Common Green Sage Plants

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General Info Culinary, Wildlife Value
Shade Full Sun
Area Coastal Areas, Exposed Windy Areas, Frost Pockets
Soil Good, Well Drained
Type Herb
Ornamental Fragrant

Salvia officinalis

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  Buy 3 or more potted plants and save

SIZES 1-2 3-89+
3 Maxiplug Pack Available to order£5.99Available to order£5.49Available to order£4.99
P9 (9cm Pot) Available to order£4.99Available to order£4.79Available to order£4.49
1L Available to order£6.99Available to order£6.49Available to order£5.99
  Prices include VAT(where applicable)

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Salvia officinalis: Edible Sage Plants

Where would we be at Christmas without sage and onion stuffing to jolly along the turkey? But this vital work over, sage is a pivotal ingredient in many Italian dishes and is a great herb to cut through the fattiness of many meat or nut dishes; it also happens to be one of the most ornamental vegetables-herbs-plants around. As an evergreen it provides structure all year with its silvery green leaves that have a fine texture. The leaves are an oval shape with an immediately recognisable fragrance that is redolent of good cooking. As an added bonus the flowers are a desirable shade of mauve blue while extending down the shoot so that the whole bush looks as if it is covered in its snapdragony flowers.
Browse our range of UK grown vegetables and herbs.

Growing Sage

It thrives in pots. Just use a liquid feed after flowering and try not to overwater. Sage becomes woody eventually, so it is best replaced every five years or so.

Sage in Your Garden Design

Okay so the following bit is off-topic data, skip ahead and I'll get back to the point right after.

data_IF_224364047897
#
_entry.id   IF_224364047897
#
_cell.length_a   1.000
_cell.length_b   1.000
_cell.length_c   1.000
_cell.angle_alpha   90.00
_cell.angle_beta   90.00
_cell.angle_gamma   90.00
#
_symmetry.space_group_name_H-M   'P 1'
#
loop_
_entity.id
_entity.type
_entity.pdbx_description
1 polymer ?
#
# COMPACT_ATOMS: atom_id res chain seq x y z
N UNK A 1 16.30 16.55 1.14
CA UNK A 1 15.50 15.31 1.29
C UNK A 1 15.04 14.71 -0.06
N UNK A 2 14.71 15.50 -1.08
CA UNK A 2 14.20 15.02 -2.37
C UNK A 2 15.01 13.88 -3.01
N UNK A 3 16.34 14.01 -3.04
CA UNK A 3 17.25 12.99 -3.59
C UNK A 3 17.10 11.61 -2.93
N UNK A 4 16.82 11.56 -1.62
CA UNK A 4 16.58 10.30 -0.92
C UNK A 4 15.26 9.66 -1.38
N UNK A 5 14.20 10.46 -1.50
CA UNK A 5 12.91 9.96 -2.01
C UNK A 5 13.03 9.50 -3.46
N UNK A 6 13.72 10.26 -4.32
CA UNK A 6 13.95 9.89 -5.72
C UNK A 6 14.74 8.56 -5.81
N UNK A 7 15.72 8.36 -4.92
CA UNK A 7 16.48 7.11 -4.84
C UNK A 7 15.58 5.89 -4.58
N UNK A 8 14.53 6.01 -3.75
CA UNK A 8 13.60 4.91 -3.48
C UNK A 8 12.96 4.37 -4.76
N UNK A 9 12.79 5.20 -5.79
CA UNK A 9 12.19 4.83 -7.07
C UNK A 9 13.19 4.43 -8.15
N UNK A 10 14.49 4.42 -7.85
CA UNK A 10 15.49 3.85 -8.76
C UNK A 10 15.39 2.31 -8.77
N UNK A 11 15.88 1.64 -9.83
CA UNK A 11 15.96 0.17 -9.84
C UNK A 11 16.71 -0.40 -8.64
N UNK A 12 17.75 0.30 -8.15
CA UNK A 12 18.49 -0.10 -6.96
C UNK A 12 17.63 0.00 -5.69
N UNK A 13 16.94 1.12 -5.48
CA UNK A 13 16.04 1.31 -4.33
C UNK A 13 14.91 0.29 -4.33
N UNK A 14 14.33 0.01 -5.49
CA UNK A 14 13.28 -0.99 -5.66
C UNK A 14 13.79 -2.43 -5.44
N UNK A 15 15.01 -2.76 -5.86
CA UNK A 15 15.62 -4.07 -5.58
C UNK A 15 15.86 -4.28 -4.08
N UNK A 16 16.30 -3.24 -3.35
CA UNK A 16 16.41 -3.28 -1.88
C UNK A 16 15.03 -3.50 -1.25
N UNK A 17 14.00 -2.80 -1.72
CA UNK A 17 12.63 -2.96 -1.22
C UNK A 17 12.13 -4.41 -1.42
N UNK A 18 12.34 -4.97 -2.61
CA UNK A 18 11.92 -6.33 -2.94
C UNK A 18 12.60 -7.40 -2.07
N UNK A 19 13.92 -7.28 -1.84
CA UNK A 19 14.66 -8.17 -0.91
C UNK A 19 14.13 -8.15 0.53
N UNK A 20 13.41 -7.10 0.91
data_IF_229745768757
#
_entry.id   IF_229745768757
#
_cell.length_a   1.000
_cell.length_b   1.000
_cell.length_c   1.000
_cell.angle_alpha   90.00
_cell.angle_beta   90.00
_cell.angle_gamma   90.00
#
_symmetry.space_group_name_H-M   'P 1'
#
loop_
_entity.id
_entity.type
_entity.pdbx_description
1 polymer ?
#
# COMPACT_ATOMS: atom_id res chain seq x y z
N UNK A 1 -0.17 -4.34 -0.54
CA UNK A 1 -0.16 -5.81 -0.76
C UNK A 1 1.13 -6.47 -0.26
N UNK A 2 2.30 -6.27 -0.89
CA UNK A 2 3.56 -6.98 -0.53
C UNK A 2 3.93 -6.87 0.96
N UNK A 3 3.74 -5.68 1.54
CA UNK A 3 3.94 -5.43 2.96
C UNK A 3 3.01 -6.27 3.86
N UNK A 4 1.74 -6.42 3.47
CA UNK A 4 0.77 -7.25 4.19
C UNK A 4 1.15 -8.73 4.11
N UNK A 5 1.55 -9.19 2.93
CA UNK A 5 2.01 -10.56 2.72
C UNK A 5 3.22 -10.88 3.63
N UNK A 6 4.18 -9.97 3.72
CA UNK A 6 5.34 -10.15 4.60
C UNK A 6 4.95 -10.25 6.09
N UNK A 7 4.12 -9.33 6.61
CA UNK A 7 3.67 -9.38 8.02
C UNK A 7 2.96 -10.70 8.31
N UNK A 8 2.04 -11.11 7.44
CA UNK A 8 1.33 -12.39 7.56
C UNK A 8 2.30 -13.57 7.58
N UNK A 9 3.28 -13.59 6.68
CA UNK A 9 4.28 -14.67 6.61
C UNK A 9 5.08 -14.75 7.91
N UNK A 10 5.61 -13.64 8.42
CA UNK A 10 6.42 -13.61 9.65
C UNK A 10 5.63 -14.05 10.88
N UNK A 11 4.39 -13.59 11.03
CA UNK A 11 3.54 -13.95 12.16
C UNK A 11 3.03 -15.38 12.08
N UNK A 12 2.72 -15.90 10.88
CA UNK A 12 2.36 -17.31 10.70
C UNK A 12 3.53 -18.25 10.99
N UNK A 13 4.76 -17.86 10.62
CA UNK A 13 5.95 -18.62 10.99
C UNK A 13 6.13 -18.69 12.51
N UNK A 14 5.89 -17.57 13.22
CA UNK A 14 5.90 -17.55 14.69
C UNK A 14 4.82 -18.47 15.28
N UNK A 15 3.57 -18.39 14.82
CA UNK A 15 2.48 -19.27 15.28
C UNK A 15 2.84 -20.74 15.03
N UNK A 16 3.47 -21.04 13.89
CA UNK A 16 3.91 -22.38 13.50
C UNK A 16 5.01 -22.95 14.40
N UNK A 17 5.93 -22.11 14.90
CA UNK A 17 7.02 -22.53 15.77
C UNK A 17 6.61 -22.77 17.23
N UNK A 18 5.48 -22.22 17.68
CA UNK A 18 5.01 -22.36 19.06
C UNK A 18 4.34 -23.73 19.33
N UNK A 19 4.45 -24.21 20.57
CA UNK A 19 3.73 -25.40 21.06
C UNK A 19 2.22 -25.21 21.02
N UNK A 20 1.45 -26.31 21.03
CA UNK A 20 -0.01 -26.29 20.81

Sage is so decorative that it need not be confined to a dedicated herb patch. Its graceful shape and intriguing leaves make a great foil for brightly coloured flowers in an herbaceous border, and its flowers are worthy of including in any cutting garden scheme. Pair sage flowers with sweetpeas, and you have a posy made in heaven, and smelling so too. Plant sage with rosemary and oregano, and you are already a long way down the road towards creating a Mediterranean garden that will be attractive throughout the year.

Did You Know? 

Sage has long served people with its medicinal properties. Salvia is derived from the Latin salveo, I save, or heal. It is a top-notch remedy for colds when made into a tea, and gargling with an infusion of crushed sage and cider vinegar will soothe any throat infection. It is worth trying chewing it for mouth ulcers. Most medicinally, sage is the herb that adds the je ne sais quoi to Vermouth.

Added to any porky creation, sage aids digestion and lightens the dish: it has always been a traditional herb for preserving and flavouring sausages. It imparts its flavour well to oils and to vinegars, making good presents. Think of osso buco or sage butter with pumpkin and sage tempura

  • Small Box

    Small boxes

    (Orders containing seedlings or rooted cuttings)


    including VAT per order


    For ORDERS
    Over £60 inc VAT

  • Small box

    (All barerooted plants under 1.2 metres in height. Please note: all trees are charged at the trees and hedging rate.)


    including VAT per order


    For ORDERS
    Over £60 inc VAT

  • Medium box

    (Any pots up to
    and incl. 7.5L)


    including VAT per order


    For ORDERS
    Over £100 inc VAT

  • Trees & Hedging

    (For all orders of trees of any size, and all bareroot plants 1.2 metres and over in height)


    including VAT per order

  • Pallets

    (For all orders of root balls,
    and large orders, a pallet
    price will be automatically
    applied at checkout)


    including VAT per order

*Delivery to mainland Britain & the Isle of Wight ONLY. Surcharges to the Isle of Wight and some areas of Scotland apply.

Bareroot planting is best done between November and April
Bareroot and potted - what's the difference?

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